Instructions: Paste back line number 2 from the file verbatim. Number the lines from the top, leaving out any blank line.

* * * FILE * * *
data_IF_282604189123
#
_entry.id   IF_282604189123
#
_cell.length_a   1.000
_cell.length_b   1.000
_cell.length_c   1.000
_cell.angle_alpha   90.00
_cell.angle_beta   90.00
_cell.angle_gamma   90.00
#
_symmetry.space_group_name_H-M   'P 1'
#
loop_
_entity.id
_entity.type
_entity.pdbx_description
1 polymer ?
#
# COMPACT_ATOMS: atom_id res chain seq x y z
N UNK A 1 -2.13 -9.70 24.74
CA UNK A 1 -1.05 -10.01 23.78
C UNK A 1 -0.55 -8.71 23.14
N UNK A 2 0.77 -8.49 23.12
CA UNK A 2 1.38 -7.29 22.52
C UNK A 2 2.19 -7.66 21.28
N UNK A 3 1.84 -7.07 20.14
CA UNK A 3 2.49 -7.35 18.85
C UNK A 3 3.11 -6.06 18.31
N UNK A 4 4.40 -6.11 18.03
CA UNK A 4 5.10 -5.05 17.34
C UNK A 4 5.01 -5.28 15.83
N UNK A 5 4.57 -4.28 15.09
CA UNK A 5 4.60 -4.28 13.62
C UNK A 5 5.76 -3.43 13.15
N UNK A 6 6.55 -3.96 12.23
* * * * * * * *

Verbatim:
#